The questions are whether it's safe or cheap.
The answer are it's neither safe or cheap.
It's not safe because equity is negative $1 million even before taking out the $2.4 million preferred. Without that, equity would be negative $3.5 million.
Even a broke bank can have value if it is earning good returns. Even though ACBC showed some "earnings" but stripping out the $0.456 million non-recurring investment credit, it essentially broke even.
True, the bank lost a chunk of loans that maybe replaced and that should restore some profitability, the bigger problem, negative equity, can not be solved without cash infusion. In that regard, who's going to pump fresh money into a low return enterprise? Worse, his initial investment would be soaked up by the $3.5 million deficit up front. I don't see a way out.
It also owes $6.2 million subordinate debt. Only with that money and the preferred that the subsidiary bank is able to maintain a meager $6 million bank level equity thus avoiding FDIC take over. Certainly regulators already been issuing warning or consent orders. But they are stuck too. Seems not enough ground to shut it down unless it resume the losses which doesn't look like the case.
It'll be interesting to watch how it gets out of this mess, but only for academic reason.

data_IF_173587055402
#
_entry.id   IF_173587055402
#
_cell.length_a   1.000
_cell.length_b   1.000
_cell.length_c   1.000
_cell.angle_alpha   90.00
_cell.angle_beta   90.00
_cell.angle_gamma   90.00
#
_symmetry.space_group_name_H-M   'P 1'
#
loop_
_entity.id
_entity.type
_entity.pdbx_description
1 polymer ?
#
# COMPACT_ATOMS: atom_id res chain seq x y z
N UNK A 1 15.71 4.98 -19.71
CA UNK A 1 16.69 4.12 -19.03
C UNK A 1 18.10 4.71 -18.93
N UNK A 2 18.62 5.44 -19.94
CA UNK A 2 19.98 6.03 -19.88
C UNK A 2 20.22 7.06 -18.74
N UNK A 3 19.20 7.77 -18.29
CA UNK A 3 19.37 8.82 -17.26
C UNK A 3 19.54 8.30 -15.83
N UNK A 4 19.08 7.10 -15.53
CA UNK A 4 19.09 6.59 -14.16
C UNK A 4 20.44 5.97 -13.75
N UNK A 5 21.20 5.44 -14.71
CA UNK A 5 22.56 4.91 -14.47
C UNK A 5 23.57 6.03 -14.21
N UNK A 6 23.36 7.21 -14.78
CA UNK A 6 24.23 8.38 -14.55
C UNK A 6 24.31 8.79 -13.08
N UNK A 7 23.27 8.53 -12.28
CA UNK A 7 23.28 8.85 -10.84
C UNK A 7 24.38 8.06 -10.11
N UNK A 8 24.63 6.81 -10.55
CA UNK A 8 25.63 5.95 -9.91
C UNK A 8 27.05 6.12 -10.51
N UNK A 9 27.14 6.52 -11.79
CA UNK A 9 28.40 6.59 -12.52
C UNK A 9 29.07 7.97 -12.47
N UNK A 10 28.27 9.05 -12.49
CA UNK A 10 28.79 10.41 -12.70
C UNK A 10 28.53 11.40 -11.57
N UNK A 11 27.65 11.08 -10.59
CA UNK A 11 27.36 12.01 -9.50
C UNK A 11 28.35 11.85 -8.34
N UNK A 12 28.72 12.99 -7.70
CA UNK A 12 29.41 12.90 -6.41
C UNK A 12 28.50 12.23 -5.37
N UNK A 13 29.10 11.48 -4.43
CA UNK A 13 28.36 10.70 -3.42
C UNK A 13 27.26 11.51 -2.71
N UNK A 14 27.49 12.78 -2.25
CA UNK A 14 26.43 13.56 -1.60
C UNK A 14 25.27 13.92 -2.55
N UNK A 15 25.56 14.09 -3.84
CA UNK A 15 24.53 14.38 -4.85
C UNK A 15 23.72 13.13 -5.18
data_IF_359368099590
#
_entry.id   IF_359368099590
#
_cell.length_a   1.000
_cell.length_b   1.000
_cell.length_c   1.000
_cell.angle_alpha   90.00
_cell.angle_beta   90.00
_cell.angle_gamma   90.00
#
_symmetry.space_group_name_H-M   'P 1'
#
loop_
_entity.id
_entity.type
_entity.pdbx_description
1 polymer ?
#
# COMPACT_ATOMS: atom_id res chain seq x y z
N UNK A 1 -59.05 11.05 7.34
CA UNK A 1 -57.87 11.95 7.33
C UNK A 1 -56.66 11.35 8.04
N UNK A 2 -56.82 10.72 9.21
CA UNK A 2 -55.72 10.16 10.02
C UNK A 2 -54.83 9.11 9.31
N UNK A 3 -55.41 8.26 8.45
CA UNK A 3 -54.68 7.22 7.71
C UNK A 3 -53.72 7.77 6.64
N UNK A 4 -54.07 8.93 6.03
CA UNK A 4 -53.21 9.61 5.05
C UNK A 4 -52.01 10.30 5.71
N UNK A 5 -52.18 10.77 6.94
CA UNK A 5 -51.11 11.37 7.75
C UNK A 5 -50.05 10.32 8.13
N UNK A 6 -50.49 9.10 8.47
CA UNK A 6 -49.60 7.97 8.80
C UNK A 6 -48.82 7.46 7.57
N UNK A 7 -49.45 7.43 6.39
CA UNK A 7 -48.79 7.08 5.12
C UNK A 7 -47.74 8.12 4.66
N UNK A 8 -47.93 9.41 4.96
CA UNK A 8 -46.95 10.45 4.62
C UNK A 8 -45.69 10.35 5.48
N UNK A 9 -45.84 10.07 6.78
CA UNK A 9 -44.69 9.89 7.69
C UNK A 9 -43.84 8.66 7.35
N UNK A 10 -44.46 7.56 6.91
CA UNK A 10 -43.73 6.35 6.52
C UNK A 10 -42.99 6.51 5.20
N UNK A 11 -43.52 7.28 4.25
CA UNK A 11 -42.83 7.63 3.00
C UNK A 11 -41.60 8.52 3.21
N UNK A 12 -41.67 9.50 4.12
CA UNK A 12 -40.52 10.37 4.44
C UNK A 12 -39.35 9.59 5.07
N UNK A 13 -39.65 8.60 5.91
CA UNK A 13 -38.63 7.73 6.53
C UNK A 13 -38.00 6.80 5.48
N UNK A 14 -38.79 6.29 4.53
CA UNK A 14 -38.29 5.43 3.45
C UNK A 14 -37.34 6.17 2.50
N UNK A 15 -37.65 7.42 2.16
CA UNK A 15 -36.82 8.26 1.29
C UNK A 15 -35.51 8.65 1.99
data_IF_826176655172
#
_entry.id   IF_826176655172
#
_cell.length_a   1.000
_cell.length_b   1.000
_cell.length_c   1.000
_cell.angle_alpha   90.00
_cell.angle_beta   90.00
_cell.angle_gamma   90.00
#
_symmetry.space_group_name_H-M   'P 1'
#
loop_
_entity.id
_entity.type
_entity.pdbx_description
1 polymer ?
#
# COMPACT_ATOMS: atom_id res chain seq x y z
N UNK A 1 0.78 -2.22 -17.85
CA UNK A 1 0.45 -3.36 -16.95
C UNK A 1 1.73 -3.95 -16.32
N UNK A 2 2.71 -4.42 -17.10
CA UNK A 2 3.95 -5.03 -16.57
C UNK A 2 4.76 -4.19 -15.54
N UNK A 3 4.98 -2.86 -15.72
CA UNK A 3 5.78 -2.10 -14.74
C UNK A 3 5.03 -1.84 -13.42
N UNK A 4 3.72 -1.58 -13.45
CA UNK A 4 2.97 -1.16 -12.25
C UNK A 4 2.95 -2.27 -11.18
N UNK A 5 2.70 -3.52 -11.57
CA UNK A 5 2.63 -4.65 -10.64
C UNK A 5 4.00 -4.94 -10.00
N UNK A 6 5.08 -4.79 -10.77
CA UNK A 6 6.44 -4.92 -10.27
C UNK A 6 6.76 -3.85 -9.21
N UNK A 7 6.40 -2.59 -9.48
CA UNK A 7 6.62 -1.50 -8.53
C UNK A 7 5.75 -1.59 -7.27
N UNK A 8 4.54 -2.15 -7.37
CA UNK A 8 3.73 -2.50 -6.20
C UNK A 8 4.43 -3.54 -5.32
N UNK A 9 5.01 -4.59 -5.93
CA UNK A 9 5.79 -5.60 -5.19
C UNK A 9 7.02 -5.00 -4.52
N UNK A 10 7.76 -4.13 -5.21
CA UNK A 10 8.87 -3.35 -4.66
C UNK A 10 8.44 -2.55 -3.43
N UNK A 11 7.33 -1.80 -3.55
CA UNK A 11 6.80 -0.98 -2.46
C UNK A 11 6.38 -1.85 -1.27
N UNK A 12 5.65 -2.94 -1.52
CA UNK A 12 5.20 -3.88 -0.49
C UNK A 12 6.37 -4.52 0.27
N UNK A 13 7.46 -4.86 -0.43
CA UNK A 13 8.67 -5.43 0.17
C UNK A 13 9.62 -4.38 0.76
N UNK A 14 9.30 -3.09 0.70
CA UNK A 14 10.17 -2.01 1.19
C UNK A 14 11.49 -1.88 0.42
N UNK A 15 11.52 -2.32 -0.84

Maybe but if they can make it (which they are now at least making a profit it seems...correct me if Im wrong) and thats a big if they even go back up to 7 or 10 dollars think of the potential upside, of course thats just my opinion.
If the bank can consistently earn something, there is value.
Suppose it can consistently earn $1 million per year, the value of the bank could be $10 million, thus justify for someone pumping fresh capital and keep it going.
Looking from the standpoint of this new investor, he'd like to be able to make something beyond the $3.5 million the bank would absorb up front. Suppose he brings in $5 million to keep the bank going. Even if he takes 99% of the ownership as a condition--which leaves the existing common share holders with practically nothing--he'll still would be earning a very low return.
To make it work for him, he'll need to be able to turn the ship around and make it adequately profitable. So, yes, it's possible, but the required deep pocket and management expertise makes it less likely.